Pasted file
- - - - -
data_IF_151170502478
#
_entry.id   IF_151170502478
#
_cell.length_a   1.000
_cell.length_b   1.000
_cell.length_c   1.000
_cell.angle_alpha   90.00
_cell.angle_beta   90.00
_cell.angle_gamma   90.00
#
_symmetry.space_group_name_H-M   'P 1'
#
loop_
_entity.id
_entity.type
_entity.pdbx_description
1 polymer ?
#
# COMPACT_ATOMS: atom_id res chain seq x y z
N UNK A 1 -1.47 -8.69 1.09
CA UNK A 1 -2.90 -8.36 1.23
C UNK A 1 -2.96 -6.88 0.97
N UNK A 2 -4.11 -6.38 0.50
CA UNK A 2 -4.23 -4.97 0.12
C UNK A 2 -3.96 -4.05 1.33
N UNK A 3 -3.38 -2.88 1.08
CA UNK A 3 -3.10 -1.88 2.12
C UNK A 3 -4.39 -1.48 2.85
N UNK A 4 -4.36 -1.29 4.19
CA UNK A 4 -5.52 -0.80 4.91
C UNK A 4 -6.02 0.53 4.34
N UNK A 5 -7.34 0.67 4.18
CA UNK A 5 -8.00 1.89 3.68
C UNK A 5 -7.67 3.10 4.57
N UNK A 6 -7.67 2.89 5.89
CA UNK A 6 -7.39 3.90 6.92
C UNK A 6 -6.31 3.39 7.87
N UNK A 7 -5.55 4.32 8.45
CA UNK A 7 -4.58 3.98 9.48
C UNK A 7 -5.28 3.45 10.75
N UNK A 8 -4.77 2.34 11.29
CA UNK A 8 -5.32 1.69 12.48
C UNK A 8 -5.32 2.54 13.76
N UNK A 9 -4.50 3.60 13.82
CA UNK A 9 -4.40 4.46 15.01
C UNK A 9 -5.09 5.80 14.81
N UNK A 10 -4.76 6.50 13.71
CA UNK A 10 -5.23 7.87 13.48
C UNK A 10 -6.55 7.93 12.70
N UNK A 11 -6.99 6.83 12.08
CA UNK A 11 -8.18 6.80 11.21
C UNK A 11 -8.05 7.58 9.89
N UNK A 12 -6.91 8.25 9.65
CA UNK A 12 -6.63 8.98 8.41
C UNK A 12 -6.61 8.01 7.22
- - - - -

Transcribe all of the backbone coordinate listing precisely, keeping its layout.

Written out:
data_IF_151170502478
#
_entry.id   IF_151170502478
#
_cell.length_a   1.000
_cell.length_b   1.000
_cell.length_c   1.000
_cell.angle_alpha   90.00
_cell.angle_beta   90.00
_cell.angle_gamma   90.00
#
_symmetry.space_group_name_H-M   'P 1'
#
loop_
_entity.id
_entity.type
_entity.pdbx_description
1 polymer ?
#
# COMPACT_ATOMS: atom_id res chain seq x y z
N UNK A 1 -1.47 -8.69 1.09
CA UNK A 1 -2.90 -8.36 1.23
C UNK A 1 -2.96 -6.88 0.97
N UNK A 2 -4.11 -6.38 0.50
CA UNK A 2 -4.23 -4.97 0.12
C UNK A 2 -3.96 -4.05 1.33
N UNK A 3 -3.38 -2.88 1.08
CA UNK A 3 -3.10 -1.88 2.12
C UNK A 3 -4.39 -1.48 2.85
N UNK A 4 -4.36 -1.29 4.19
CA UNK A 4 -5.52 -0.80 4.91
C UNK A 4 -6.02 0.53 4.34
N UNK A 5 -7.34 0.67 4.18
CA UNK A 5 -8.00 1.89 3.68
C UNK A 5 -7.67 3.10 4.57
N UNK A 6 -7.67 2.89 5.89
CA UNK A 6 -7.39 3.90 6.92
C UNK A 6 -6.31 3.39 7.87
N UNK A 7 -5.55 4.32 8.45
CA UNK A 7 -4.58 3.98 9.48
C UNK A 7 -5.28 3.45 10.75
N UNK A 8 -4.77 2.34 11.29
CA UNK A 8 -5.32 1.69 12.48
C UNK A 8 -5.32 2.54 13.76
N UNK A 9 -4.50 3.60 13.82
CA UNK A 9 -4.40 4.46 15.01
C UNK A 9 -5.09 5.80 14.81
N UNK A 10 -4.76 6.50 13.71
CA UNK A 10 -5.23 7.87 13.48
C UNK A 10 -6.55 7.93 12.70
N UNK A 11 -6.99 6.83 12.08
CA UNK A 11 -8.18 6.80 11.21
C UNK A 11 -8.05 7.58 9.89
N UNK A 12 -6.91 8.25 9.65
CA UNK A 12 -6.63 8.98 8.41
C UNK A 12 -6.61 8.01 7.22